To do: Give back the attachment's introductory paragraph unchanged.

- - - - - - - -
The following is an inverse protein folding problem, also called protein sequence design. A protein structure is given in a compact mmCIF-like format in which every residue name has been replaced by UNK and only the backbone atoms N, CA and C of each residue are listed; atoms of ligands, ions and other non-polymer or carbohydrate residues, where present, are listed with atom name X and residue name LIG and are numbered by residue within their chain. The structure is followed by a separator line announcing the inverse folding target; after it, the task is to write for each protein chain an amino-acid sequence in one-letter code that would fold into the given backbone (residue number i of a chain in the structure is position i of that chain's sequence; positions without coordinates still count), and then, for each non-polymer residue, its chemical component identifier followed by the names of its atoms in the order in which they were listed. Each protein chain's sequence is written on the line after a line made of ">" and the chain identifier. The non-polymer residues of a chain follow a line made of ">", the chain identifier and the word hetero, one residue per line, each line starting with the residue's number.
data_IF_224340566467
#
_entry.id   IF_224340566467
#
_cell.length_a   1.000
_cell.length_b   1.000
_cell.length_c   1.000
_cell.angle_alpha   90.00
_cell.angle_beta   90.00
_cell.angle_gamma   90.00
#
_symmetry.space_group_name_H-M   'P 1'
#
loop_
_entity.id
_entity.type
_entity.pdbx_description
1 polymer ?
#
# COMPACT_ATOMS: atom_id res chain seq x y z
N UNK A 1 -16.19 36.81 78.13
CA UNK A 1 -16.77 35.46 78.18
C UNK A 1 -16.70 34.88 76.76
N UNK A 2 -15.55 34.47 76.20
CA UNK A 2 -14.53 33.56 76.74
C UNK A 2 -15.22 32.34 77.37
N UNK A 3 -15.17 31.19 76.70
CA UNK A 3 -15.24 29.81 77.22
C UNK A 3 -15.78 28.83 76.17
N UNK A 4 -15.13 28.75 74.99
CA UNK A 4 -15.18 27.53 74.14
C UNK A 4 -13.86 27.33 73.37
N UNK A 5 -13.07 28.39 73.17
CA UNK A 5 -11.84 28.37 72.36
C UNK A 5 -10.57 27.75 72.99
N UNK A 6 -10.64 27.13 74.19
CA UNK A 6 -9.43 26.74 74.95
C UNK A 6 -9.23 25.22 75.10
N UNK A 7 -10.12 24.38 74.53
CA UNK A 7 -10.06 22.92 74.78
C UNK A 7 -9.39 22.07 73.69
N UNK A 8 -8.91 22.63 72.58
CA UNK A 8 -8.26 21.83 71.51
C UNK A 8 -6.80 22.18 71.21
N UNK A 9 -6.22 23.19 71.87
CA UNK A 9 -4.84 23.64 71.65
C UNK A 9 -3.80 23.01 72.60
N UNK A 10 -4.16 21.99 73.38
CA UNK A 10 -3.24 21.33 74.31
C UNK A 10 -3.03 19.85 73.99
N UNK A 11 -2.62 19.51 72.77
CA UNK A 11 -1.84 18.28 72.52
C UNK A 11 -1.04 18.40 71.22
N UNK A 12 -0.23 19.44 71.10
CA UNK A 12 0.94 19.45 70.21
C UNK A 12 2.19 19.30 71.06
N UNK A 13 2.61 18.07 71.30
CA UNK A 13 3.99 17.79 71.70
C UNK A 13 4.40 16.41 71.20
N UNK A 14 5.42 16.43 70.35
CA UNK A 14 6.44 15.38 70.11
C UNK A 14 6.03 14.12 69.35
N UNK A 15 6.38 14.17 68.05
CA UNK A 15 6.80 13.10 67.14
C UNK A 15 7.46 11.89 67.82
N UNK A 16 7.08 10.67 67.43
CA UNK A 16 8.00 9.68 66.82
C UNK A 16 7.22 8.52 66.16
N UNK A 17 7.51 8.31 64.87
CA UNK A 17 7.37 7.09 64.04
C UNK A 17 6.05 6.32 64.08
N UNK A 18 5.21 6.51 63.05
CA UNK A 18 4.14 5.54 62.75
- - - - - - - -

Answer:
The following is an inverse protein folding problem, also called protein sequence design. A protein structure is given in a compact mmCIF-like format in which every residue name has been replaced by UNK and only the backbone atoms N, CA and C of each residue are listed; atoms of ligands, ions and other non-polymer or carbohydrate residues, where present, are listed with atom name X and residue name LIG and are numbered by residue within their chain. The structure is followed by a separator line announcing the inverse folding target; after it, the task is to write for each protein chain an amino-acid sequence in one-letter code that would fold into the given backbone (residue number i of a chain in the structure is position i of that chain's sequence; positions without coordinates still count), and then, for each non-polymer residue, its chemical component identifier followed by the names of its atoms in the order in which they were listed. Each protein chain's sequence is written on the line after a line made of ">" and the chain identifier. The non-polymer residues of a chain follow a line made of ">", the chain identifier and the word hetero, one residue per line, each line starting with the residue's number.